Three-day UVM event to explore 'the arts and sciences of collective survival'

FEVERISH WORLD will be a free three-day convergence of artists, scholars, and citizens from Oct. 20-22 to:

  • help prepare UVM, Burlington, and Vermont for the next 50 years of anticipated global "feverishness"—climate and ecological changes, rising temperatures, floods, droughts, resource conflicts, refugee populations, clashing politics, and so on
  • provide ideas for collective survival and thriving
  • and catalyze the building of bridges between the arts and the sciences, and between academia and the broader community.

FEVERISH WORLD will provoke conversation between people interested in the arts, sciences, and environment. It will feature internationally recognized scholars and artists, public art and music performances, keynote talks and roundtables, a parade, and more:

  • Over 50 ‘TentWorks public art installations by artists from New England and across the U.S., and from Canada, the U.K., Germany, and Brazil.
  • Minimal Monument, a melting ice sculpture by famed Brazilian sculptor Nele Azevedo, will be unveiled in Burlington’s City Hall Park on Saturday afternoon.
  • Anthropologist and philosopher of science Bruno Latour will give UVM’s Burack Distinguished Lecture on The Politics of Gaia on Monday at Ira Allen Chapel.
  • UVM composer David Neiweem’s church bell compositions will be heard at various churches and times over three feverish days, including during a parade and sunset ceremony on Saturday evening.
  • Burlington City Arts (BCA) artist-in-residence Pauline Jennings will lead a community-building, riddle-solving urban wilderness walk with site-specific performances in Burlington on Saturday; her exhibition Becoming Human will be ongoing at BCA, with an opening reception Friday evening.
  • Painter, sculptor, and installation artist Torkwase Dyson's Molly Ruprecht Lecture will take place on Monday evening at Ira Allen Chapel.
  • Anne Strainchamps and Steve Paulson, co-hosts of the award-winning NPR radio program To the Best of Our Knowledge, will facilitate discussions with guests on Sunday and Monday.
  • A keynote panel Fever Dreams: Nature, Art, Music will feature environmental philosopher, clarinetist, and ‘animal musician’ David Rothenberg and eco-artist and critic Linda Weintraub.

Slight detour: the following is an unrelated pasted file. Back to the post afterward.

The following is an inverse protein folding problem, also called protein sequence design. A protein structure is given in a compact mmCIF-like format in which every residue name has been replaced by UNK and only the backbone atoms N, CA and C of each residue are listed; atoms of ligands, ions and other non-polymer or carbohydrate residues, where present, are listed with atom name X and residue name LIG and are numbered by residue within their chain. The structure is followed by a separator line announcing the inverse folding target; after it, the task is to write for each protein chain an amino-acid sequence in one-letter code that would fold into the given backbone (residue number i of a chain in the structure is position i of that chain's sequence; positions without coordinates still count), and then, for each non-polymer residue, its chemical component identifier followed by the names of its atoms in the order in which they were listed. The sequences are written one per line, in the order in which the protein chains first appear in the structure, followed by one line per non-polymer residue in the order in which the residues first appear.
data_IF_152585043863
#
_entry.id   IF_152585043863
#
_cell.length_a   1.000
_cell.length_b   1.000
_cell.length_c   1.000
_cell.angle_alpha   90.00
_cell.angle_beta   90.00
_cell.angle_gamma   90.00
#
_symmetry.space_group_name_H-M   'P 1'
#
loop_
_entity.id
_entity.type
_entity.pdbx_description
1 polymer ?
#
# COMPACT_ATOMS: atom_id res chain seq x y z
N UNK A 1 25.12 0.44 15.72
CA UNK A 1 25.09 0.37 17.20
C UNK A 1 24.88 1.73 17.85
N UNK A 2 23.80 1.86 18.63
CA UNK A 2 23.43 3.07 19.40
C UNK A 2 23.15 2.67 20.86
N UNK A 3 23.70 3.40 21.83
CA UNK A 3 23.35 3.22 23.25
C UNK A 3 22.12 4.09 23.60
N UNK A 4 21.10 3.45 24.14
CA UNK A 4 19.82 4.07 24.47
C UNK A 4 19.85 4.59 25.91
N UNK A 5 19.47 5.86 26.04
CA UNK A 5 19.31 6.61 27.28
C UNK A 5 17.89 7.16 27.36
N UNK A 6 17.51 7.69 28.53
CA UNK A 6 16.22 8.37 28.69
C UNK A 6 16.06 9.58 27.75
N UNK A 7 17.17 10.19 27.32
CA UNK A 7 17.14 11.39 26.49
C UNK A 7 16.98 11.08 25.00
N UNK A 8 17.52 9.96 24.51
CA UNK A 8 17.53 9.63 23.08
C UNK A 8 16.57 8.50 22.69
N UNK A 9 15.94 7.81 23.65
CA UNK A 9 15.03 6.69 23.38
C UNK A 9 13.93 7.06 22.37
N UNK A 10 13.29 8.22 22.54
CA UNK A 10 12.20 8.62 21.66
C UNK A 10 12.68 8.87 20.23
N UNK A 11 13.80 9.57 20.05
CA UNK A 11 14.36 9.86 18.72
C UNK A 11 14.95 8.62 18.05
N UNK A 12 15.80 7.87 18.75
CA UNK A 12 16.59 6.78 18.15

• Rothenberg, cellist Anne Bourne, and other musicians will perform at Disfeverization/Refugia, at Contois Auditorium on Saturday evening.
  • Abenaki historian and archaeologist Frederick Wiseman will speak on the deep history of western Ndakinna—now known as Vermont—at UVM on Sunday.
  • Synth/drone metal band Weather Warlock will perform a sunset concert of sun, rain, wind, and temperature-triggered music at Champlain College on Sunday evening.
  • Artist-engineer and eco-agent-provocateur Natalie Jeremijenko will be in residence at the Green House from Oct. 15 and will lead a Feverish World Truth Tango on Sunday evening.
  • Vermont poet laureate Chard deNiord, digital artist Jonathan Harris, ecology and religion scholar Bron Taylor, eco-artist Aviva Rahmani, cetacean ecologist Laura May-Collado, data visualization artist Jane Adams, and others will speak on topics from “Complexity, Mutualism, and Ecopolitics” and “Art versus Ecocide” to “Transdisciplinary Strategies for a Feverish World.”


“FEVERISH WORLD draws on the creative imagination of the arts, the know-how and know-what of science and technology, and the wisdom and critical insight of the humanities, to prepare solutions for the impacts of climate change and other urgent environmental challenges over the next 50 years,” says UVM’s Adrian Ivakhiv, lead organizer of the event with a group of UVM faculty and area activists that calls itself the EcoCultureLab.